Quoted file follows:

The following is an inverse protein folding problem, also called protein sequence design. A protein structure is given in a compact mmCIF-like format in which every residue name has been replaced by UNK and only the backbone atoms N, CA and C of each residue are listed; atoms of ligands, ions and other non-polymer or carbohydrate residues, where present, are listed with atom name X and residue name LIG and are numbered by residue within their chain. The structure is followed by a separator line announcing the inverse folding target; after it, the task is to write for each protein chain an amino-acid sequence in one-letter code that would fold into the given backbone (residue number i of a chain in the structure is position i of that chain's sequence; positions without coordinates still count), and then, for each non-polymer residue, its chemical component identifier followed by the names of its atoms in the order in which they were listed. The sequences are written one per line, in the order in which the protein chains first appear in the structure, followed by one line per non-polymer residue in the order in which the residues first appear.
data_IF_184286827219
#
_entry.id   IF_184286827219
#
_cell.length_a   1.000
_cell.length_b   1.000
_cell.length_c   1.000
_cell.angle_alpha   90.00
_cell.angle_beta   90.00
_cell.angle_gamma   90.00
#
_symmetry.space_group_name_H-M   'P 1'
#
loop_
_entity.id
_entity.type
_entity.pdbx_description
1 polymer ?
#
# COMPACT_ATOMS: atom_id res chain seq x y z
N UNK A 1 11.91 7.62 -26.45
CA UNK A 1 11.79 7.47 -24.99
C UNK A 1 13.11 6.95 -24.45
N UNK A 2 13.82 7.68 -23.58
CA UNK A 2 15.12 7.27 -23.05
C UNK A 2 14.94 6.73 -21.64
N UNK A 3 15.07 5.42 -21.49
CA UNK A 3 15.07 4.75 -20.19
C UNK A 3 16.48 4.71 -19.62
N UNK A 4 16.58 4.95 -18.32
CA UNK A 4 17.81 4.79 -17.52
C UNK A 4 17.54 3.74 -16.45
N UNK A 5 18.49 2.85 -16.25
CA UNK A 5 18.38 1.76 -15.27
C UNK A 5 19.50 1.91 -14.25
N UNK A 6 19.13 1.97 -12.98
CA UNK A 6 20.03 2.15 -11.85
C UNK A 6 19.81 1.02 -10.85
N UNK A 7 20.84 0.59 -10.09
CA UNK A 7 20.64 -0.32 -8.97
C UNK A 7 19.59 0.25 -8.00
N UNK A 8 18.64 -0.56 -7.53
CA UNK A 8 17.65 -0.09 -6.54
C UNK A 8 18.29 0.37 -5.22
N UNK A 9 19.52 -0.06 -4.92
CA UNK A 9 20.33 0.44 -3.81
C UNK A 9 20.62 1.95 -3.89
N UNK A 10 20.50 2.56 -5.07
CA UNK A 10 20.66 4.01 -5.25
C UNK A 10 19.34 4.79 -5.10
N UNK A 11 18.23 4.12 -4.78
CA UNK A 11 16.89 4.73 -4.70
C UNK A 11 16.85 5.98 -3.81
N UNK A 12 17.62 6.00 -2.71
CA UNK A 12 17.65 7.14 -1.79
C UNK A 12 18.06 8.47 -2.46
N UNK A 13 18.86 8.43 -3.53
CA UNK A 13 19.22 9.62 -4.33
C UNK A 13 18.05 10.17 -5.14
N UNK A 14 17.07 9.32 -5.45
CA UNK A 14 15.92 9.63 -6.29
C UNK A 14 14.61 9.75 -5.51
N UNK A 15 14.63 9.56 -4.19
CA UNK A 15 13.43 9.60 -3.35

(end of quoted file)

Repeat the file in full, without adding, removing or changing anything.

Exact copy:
The following is an inverse protein folding problem, also called protein sequence design. A protein structure is given in a compact mmCIF-like format in which every residue name has been replaced by UNK and only the backbone atoms N, CA and C of each residue are listed; atoms of ligands, ions and other non-polymer or carbohydrate residues, where present, are listed with atom name X and residue name LIG and are numbered by residue within their chain. The structure is followed by a separator line announcing the inverse folding target; after it, the task is to write for each protein chain an amino-acid sequence in one-letter code that would fold into the given backbone (residue number i of a chain in the structure is position i of that chain's sequence; positions without coordinates still count), and then, for each non-polymer residue, its chemical component identifier followed by the names of its atoms in the order in which they were listed. The sequences are written one per line, in the order in which the protein chains first appear in the structure, followed by one line per non-polymer residue in the order in which the residues first appear.
data_IF_184286827219
#
_entry.id   IF_184286827219
#
_cell.length_a   1.000
_cell.length_b   1.000
_cell.length_c   1.000
_cell.angle_alpha   90.00
_cell.angle_beta   90.00
_cell.angle_gamma   90.00
#
_symmetry.space_group_name_H-M   'P 1'
#
loop_
_entity.id
_entity.type
_entity.pdbx_description
1 polymer ?
#
# COMPACT_ATOMS: atom_id res chain seq x y z
N UNK A 1 11.91 7.62 -26.45
CA UNK A 1 11.79 7.47 -24.99
C UNK A 1 13.11 6.95 -24.45
N UNK A 2 13.82 7.68 -23.58
CA UNK A 2 15.12 7.27 -23.05
C UNK A 2 14.94 6.73 -21.64
N UNK A 3 15.07 5.42 -21.49
CA UNK A 3 15.07 4.75 -20.19
C UNK A 3 16.48 4.71 -19.62
N UNK A 4 16.58 4.95 -18.32
CA UNK A 4 17.81 4.79 -17.52
C UNK A 4 17.54 3.74 -16.45
N UNK A 5 18.49 2.85 -16.25
CA UNK A 5 18.38 1.76 -15.27
C UNK A 5 19.50 1.91 -14.25
N UNK A 6 19.13 1.97 -12.98
CA UNK A 6 20.03 2.15 -11.85
C UNK A 6 19.81 1.02 -10.85
N UNK A 7 20.84 0.59 -10.09
CA UNK A 7 20.64 -0.32 -8.97
C UNK A 7 19.59 0.25 -8.00
N UNK A 8 18.64 -0.56 -7.53
CA UNK A 8 17.65 -0.09 -6.54
C UNK A 8 18.29 0.37 -5.22
N UNK A 9 19.52 -0.06 -4.92
CA UNK A 9 20.33 0.44 -3.81
C UNK A 9 20.62 1.95 -3.89
N UNK A 10 20.50 2.56 -5.07
CA UNK A 10 20.66 4.01 -5.25
C UNK A 10 19.34 4.79 -5.10
N UNK A 11 18.23 4.12 -4.78
CA UNK A 11 16.89 4.73 -4.70
C UNK A 11 16.85 5.98 -3.81
N UNK A 12 17.62 6.00 -2.71
CA UNK A 12 17.65 7.14 -1.79
C UNK A 12 18.06 8.47 -2.46
N UNK A 13 18.86 8.43 -3.53
CA UNK A 13 19.22 9.62 -4.33
C UNK A 13 18.05 10.17 -5.14
N UNK A 14 17.07 9.32 -5.45
CA UNK A 14 15.92 9.63 -6.29
C UNK A 14 14.61 9.75 -5.51
N UNK A 15 14.63 9.56 -4.19
CA UNK A 15 13.43 9.60 -3.35